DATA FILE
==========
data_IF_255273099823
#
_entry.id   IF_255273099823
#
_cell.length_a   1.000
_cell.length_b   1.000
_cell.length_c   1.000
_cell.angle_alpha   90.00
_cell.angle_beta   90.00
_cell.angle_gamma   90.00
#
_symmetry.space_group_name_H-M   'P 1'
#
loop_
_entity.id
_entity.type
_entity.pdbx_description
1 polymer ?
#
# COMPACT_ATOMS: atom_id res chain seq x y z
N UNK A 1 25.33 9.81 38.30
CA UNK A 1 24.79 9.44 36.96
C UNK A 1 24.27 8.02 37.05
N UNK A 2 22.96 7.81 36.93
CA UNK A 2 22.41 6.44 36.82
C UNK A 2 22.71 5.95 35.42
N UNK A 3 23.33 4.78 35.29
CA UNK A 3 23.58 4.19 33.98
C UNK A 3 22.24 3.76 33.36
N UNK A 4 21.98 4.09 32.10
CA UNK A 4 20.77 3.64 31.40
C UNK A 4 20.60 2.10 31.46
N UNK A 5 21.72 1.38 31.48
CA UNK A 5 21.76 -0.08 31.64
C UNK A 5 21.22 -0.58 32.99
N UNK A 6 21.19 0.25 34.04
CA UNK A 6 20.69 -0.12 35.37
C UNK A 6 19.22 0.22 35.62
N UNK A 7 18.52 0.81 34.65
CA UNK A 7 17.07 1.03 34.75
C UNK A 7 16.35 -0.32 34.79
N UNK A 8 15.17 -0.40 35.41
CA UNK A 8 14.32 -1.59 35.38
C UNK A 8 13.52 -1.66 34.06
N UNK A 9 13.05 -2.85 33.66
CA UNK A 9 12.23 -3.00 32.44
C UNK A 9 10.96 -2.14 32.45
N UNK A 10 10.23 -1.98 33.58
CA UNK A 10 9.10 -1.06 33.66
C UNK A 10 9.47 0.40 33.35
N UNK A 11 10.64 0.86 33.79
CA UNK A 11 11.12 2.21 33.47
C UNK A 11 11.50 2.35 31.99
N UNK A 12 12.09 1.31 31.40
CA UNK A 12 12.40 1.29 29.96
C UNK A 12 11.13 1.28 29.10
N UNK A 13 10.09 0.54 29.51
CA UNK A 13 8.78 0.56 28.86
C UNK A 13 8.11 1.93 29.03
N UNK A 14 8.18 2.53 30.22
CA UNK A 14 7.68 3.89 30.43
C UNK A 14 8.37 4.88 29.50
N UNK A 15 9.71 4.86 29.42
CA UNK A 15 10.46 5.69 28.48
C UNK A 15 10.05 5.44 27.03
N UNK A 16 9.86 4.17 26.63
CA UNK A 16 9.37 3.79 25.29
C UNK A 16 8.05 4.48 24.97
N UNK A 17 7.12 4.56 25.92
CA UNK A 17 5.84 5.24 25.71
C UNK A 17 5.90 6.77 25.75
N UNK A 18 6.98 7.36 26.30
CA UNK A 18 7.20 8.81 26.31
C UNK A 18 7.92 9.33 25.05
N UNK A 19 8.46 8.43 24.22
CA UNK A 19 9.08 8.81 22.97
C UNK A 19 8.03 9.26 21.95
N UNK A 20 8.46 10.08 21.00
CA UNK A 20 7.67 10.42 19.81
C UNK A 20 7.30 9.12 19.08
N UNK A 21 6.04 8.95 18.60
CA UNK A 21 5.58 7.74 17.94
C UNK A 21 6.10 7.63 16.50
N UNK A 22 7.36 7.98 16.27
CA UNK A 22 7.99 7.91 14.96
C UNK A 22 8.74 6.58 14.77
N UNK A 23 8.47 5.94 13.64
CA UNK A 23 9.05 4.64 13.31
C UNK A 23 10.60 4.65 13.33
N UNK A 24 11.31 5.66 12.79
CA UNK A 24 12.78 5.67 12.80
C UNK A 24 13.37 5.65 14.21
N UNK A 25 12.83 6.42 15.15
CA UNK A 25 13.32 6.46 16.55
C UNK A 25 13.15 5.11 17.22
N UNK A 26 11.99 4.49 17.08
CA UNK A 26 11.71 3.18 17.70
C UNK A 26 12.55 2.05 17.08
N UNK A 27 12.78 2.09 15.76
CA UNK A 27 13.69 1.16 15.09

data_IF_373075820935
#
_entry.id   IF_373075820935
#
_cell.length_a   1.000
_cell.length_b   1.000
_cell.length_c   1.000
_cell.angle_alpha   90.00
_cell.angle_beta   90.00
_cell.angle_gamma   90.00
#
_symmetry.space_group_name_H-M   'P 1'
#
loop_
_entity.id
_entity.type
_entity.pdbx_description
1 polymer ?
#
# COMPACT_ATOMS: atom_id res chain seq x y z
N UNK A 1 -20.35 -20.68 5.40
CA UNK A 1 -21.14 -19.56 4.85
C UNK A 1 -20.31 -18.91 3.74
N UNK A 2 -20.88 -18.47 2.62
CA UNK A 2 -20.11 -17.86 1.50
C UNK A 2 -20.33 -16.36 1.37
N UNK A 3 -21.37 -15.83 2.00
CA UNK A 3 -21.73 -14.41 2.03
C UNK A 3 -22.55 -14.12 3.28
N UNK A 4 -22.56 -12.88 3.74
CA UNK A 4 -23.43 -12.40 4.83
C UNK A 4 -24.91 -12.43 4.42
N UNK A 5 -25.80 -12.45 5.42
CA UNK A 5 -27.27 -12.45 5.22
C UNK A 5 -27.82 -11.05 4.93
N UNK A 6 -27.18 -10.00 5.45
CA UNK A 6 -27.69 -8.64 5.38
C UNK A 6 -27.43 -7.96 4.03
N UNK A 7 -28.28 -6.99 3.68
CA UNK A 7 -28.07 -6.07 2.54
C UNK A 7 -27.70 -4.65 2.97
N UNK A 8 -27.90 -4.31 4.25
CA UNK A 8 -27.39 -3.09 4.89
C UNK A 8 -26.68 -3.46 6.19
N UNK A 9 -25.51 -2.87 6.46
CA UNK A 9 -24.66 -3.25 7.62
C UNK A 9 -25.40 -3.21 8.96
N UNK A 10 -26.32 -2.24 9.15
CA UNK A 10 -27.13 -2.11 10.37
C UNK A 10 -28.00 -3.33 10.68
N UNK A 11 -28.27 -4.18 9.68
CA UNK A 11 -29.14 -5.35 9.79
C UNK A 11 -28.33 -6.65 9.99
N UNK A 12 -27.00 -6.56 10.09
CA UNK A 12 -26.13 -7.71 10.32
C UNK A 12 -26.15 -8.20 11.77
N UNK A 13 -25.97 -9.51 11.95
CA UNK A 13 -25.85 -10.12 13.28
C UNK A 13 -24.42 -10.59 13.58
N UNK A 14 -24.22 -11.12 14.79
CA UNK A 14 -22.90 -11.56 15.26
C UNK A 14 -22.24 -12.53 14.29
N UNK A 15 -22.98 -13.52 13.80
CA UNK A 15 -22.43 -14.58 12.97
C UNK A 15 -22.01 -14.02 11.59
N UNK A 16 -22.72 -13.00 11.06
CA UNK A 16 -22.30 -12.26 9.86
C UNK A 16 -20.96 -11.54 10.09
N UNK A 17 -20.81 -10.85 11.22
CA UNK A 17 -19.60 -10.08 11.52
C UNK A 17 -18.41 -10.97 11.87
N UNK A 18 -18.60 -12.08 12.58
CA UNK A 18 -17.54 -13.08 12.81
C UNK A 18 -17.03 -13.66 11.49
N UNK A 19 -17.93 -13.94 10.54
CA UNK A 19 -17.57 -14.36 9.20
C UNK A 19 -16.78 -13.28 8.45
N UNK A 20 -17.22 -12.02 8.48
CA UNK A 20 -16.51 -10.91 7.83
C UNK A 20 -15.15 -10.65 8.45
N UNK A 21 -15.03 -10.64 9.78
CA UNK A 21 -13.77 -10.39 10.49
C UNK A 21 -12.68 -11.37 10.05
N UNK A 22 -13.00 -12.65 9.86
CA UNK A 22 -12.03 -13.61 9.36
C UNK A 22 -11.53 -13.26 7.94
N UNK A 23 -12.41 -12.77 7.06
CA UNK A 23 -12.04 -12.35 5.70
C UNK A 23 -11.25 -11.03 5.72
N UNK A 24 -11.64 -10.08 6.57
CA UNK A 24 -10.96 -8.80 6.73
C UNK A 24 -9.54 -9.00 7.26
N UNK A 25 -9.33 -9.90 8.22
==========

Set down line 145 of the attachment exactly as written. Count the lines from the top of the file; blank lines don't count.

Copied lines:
N UNK A 9 -25.51 -2.87 6.46